The role of the Survival Firearm Bag is to provide me with a compact survival weapon to fill my stewpot. To meet my needs in the Rockies and desert Southwest, I most often carry the Springfield Armory M-6 Scout in .22 LR over .410. With Aguila Super Colibri ammunition, it’s quieter than most air rifles but powerful enough to bag small game in an E&E scenario. It doesn’t have the expense, hassle, paper trail, or possibility of visits from the BATFE that can accompany a legal suppressor. The more potent .22 LR is fine for small or medium game. The .410 ammunition now comes in a variety of loads suitable for small through large game, self-defense, or emergency signaling.
I like to have a small selection of ammunition, a micro cleaning kit, necessary load bearing equipment, tools to deal with game, and so on. I also include a lock to temporarily secure my firearm should the need arise. The bag protects the firearm and other contents while keeping them organized. The bag can be further secured by storing it in a hidden and/or locked compartment. The firearm can even be mounted in a ready position outside the storage bag as needed.
Potential Problems with Truck Guns
While the truck or trunk gun certainly has a niche, there are potential issues that I feel compelled to mention. Keep in mind though, that individual circumstances vary, so I am merely pointing out where the quicksand and wild animals are for some, not laying down hard and fast rules for all.
Potential Issues with Truck Guns
- In Addition to Concealed Carry, Not Instead of Concealed Carry – According to the Urban Firearms Institute, some 80% of gunfights in the USA are over in 2.5 seconds or less from the first shot to the last. In some cases, retrieving a firearm from a vehicle may cause a delay that a shooter can ill afford.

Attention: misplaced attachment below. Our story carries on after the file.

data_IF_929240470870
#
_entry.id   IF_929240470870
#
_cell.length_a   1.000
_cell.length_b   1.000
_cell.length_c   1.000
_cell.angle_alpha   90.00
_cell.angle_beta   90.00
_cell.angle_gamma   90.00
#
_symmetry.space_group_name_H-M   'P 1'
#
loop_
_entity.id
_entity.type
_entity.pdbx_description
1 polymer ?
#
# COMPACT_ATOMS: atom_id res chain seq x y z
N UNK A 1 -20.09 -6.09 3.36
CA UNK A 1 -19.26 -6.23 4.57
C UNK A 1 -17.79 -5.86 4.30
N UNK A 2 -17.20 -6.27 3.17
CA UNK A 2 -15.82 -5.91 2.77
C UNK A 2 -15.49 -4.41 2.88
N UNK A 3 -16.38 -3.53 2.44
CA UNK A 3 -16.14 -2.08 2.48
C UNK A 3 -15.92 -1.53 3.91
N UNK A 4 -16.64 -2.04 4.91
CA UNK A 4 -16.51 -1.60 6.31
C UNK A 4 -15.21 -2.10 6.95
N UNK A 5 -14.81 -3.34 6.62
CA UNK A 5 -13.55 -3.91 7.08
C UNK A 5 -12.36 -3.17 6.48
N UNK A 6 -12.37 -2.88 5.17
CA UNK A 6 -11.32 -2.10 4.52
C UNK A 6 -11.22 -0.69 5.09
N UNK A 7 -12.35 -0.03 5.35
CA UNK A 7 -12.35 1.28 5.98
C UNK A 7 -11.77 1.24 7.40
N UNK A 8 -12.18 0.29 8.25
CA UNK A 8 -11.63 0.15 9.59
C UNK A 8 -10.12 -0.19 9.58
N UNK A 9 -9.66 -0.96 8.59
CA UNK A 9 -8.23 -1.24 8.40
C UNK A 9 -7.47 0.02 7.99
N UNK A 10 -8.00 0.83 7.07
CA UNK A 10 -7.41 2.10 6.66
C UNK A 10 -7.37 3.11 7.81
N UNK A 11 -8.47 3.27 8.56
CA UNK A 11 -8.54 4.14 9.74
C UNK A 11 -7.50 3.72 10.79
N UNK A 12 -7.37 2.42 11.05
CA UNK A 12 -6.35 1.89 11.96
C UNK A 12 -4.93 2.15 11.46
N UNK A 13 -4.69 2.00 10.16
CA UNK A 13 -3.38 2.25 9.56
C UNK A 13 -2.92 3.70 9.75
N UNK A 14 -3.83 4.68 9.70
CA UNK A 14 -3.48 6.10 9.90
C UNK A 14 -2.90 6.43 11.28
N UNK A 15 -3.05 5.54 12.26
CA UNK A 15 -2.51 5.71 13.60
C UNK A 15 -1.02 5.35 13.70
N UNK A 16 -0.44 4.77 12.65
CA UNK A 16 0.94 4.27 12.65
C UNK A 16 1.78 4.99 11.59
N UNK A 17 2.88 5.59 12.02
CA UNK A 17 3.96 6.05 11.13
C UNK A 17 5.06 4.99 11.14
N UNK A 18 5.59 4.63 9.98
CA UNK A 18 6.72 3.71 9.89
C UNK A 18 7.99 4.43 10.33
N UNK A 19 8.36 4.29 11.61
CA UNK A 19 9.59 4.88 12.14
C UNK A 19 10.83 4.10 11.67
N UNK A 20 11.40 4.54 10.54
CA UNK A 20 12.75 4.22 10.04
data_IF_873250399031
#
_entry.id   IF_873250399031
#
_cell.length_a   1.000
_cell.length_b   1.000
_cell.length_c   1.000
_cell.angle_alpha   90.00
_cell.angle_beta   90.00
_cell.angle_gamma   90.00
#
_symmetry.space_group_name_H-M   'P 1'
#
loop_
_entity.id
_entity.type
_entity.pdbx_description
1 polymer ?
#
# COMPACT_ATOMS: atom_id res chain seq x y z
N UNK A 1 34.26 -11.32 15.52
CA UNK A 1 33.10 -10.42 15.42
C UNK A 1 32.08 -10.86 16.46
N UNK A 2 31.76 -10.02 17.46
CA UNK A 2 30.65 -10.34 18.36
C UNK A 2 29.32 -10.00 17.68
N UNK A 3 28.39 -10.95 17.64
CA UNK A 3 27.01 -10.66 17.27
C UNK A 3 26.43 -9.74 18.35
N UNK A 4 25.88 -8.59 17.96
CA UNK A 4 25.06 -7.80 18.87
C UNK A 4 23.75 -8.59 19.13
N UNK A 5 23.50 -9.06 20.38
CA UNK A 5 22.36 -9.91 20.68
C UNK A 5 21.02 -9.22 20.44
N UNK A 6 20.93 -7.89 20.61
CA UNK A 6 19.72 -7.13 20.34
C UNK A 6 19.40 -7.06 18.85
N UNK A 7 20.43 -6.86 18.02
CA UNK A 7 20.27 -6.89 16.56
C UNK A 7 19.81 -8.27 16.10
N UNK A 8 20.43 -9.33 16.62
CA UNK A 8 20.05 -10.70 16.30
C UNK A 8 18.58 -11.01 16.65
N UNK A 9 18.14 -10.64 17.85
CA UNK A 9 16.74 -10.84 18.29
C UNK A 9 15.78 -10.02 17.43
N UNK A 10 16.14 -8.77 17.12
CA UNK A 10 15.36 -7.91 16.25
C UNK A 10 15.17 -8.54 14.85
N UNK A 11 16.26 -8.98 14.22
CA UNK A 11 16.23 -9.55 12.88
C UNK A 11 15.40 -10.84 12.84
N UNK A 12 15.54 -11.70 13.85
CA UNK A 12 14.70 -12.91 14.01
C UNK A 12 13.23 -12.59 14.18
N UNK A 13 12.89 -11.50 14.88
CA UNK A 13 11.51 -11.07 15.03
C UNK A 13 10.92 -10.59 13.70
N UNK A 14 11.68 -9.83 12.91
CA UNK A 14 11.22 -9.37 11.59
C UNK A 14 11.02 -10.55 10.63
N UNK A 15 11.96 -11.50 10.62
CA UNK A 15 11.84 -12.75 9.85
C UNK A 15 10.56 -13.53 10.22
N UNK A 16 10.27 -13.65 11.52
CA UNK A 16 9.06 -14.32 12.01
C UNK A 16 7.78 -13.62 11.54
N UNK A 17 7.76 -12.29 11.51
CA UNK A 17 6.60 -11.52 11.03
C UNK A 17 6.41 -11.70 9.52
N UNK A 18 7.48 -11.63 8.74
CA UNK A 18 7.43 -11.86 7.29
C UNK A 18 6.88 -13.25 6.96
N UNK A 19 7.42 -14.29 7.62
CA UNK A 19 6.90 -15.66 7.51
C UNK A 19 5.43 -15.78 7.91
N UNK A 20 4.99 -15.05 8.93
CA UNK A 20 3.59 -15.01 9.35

- Theft – Not wanting to invest a lot of money in something that may be stolen tempts some to forego what they see as costly maintenance or upgrades. This may also lead to relying on firearms that aren’t up to the task. High wear parts should be replaced on schedule in all firearms with moving parts, so that includes Glocks and AKs.
- Placement – Factors to consider:
Draw Index: Your firearm must be in the same position every time you reach for it.
Safety: Placement should allow for safe muzzle handling. Your firearm shouldn’t go flying to the floorboard in an accident or a violent defensive driving maneuver. Tucking a firearm under your leg, behind your back, in the space between the seat cushions are all no-go’s. Also, don’t put it on the bench or in the passenger seat. There are great products to secure firearms on the market. Use them or a holster.
Security: I remember the days of gun racks but back then people were more honest and less litigious. Firearms are better stored out of sight and locked up these days. This reduces liability and slows criminals down. Also, have a lock box for your concealed carry sidearm for trips inside businesses posted no carry if you really must, but it’s better to boycott them. Use the lockbox for government buildings that don’t permit carry, establishments that serve alcohol or less-permissive jurisdictions. If you’re in a friend’s vehicle that doesn’t have a lockbox, handcuff your sidearm to the seat frame in a pinch.
Accessibility: If carrying in part for self-defense, your firearm must also be easily and quickly pressed into service with as little fine motor coordination as possible.
Choosing a Truck Gun